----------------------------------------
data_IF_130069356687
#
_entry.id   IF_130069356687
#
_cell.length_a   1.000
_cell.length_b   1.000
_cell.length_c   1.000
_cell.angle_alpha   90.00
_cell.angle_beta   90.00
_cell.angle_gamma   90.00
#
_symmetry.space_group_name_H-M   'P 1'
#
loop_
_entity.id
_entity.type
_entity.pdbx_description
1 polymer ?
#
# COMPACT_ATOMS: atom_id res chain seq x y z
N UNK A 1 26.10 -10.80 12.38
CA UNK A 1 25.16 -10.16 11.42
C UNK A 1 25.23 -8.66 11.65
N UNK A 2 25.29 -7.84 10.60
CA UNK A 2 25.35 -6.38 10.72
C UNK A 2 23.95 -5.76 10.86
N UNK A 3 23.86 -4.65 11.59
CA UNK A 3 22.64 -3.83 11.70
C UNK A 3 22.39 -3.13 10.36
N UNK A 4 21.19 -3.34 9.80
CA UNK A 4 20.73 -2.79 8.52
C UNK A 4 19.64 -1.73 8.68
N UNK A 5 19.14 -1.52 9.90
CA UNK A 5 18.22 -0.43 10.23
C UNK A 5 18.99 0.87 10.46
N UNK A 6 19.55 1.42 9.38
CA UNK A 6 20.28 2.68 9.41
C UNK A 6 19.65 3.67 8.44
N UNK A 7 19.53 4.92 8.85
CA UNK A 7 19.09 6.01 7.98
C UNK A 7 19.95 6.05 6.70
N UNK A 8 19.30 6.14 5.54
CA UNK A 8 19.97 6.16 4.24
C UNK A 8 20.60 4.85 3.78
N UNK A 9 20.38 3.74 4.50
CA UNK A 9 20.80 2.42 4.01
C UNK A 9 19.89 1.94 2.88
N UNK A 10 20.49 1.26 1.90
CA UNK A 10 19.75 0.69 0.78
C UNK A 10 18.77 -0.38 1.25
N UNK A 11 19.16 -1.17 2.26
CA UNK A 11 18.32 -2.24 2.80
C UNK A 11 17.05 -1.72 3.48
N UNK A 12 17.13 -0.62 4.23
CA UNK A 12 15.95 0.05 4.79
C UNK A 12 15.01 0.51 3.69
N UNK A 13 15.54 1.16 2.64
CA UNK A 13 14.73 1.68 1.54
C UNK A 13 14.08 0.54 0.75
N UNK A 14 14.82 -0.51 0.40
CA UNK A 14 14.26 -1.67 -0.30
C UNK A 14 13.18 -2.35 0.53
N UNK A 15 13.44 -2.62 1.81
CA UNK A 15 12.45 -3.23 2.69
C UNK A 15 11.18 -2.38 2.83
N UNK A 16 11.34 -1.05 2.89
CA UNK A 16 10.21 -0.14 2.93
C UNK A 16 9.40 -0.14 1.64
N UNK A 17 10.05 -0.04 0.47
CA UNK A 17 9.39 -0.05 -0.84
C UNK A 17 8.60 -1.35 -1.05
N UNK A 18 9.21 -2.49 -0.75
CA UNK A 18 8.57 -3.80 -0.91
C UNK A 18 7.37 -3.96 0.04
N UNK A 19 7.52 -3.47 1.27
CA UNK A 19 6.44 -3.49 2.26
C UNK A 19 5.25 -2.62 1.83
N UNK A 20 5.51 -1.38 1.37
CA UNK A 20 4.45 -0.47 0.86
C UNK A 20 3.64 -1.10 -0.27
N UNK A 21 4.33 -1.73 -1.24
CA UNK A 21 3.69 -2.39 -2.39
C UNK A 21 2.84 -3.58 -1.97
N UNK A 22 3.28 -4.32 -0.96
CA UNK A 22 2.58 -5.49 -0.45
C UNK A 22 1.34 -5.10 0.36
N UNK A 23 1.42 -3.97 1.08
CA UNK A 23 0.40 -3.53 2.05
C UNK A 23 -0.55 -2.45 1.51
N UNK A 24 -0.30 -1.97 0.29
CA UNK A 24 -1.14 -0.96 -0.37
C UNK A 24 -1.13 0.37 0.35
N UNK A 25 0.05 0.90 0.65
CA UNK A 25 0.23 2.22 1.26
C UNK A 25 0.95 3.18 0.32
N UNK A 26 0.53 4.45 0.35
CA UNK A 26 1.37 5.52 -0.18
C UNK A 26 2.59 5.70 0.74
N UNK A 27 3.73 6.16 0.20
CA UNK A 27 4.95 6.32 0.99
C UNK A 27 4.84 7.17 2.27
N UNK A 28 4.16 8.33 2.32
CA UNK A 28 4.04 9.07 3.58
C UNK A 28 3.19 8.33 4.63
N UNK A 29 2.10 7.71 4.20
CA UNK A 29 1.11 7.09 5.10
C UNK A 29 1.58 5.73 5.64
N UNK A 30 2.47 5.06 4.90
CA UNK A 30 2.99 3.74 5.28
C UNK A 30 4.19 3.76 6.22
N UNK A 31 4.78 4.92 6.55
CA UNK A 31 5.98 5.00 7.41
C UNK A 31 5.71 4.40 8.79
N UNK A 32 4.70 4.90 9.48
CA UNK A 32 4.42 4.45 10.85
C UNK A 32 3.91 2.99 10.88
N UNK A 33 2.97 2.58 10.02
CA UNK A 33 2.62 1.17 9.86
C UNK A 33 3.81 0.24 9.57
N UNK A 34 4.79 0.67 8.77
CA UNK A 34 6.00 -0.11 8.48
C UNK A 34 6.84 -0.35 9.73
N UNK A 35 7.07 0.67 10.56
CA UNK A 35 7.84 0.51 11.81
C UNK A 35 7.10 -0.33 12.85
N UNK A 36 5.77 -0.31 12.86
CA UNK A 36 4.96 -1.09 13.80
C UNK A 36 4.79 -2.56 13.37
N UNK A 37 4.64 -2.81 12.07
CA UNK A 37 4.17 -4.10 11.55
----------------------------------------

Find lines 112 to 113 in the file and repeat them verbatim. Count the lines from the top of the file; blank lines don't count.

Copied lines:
CA UNK A 31 5.98 5.00 7.41
C UNK A 31 5.71 4.40 8.79